1. Betty Crocker
In the 1920s the General Mills company received numerous letters with baking questions. The managers thought it would feel more personal if the letters were signed by a particular person and not by the company in general. So they came up with the name ‘Betty Crocker’ : the last name of an ex-company executive and ‘Betty’ was just chosen for sounding friendly and approachable. The signature, that can still be seen on Betty Crocker products, was chosen at an employee contest. In 1936 an artist was asked to blend together the features of all female employees in the Home Service Department in order to create a likeable face. However, Betty Crocker’s appearance has changed a lot over the years : her age, clothes and face features have been altered several times. In 1996 she was given a darker complexion and a multicultural look.
2. Allegra Coleman
Writer Martha Sherrill created Allegra Coleman, an imaginary celebrity, for a fictional magazine article which was published in Esquire magazine in 1996. Allegra Coleman was described as an actress who had just starred in Woody Allen’s new movie, had a stormy relationship with actor David Schwimmer and was good friends with Deepak Chopra. Ali Larter, an aspiring model and actress, was chosen to represent Allegra. It was soon revealed that Allegra Coleman didn’t actually exist.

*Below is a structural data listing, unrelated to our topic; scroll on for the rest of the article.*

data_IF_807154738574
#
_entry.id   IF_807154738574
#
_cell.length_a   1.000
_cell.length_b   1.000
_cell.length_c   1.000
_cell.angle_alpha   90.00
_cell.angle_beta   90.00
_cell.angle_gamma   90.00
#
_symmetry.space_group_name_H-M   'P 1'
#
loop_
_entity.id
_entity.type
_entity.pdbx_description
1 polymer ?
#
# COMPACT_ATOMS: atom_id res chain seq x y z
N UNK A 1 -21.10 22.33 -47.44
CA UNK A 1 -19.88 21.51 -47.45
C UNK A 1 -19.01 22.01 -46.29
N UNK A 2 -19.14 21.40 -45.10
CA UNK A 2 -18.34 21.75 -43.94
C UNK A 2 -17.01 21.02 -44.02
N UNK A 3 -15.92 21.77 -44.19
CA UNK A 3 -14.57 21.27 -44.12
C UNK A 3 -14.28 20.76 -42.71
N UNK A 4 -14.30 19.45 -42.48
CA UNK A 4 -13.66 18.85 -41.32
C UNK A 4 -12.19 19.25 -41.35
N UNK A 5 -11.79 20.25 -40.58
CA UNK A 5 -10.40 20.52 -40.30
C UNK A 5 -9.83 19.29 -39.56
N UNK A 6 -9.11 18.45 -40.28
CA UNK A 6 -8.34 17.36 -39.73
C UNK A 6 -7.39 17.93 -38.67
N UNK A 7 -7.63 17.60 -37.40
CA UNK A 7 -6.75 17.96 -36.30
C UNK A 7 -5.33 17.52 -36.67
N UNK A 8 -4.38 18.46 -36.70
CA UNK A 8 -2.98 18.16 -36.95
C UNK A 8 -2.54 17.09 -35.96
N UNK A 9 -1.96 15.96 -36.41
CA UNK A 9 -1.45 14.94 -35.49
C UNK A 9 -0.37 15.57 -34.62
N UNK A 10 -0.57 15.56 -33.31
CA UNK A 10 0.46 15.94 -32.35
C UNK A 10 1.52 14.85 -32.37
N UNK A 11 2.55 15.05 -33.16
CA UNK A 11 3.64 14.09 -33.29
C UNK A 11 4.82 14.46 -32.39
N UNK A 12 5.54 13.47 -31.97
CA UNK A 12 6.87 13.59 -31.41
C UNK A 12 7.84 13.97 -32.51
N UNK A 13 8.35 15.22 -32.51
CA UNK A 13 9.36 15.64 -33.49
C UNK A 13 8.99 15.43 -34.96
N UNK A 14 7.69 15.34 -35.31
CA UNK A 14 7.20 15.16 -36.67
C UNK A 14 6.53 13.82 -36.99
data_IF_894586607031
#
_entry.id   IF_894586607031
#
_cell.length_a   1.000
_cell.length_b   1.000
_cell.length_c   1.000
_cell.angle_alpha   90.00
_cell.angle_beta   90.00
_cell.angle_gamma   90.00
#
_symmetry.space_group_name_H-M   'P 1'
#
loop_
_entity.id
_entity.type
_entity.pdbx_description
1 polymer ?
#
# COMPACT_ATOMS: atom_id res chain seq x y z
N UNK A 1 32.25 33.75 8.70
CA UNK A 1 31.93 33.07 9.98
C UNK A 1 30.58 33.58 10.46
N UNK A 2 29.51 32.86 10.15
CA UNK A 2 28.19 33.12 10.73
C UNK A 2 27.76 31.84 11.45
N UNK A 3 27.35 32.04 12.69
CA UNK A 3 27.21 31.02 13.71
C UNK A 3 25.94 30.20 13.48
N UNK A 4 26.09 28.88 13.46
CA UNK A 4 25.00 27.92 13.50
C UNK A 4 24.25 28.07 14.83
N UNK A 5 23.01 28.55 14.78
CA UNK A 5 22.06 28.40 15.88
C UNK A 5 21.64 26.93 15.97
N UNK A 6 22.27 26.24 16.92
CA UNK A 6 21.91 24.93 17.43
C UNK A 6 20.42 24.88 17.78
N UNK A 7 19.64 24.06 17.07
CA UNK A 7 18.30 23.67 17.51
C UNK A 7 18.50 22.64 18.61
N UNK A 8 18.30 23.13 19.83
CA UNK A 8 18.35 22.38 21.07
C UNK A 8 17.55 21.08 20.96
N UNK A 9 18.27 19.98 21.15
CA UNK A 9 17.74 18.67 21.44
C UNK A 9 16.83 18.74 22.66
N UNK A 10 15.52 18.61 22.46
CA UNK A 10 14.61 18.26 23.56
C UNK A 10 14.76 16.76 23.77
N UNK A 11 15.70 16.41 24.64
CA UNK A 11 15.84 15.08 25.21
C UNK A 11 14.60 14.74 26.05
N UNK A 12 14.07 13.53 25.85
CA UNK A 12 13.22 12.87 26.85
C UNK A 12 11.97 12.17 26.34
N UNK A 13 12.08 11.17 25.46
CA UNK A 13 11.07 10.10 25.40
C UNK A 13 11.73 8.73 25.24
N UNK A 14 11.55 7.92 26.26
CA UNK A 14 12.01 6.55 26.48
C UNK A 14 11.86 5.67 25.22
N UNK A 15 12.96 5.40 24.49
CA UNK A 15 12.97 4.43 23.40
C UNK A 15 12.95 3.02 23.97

However, it all did wonders for Larter’s career : suddenly she was a wanted guest at every TV show and movie directors started offering parts to her. Larter later appeared in ‘Final Destination’, ‘Legally Blonde’ and the TV series ‘Heroes’.
3. Uncle Sam
The image of Uncle Sam was loosely based on British Lord Kitchener but creator J.M. Flagg modified the face features according to his own face. Uncle Sam also looks like the real Samuel Wilson who was a meat packer supplying the American army with beef during the war. Despite the food barrels were stamped with ‘US’ standing for ‘United States’, the soldiers soon started referring to the food as ‘Uncle Sam’s’.
The word soon got out and the image of the bearded man dressed in red, white and blue became the most popular personification of the American government.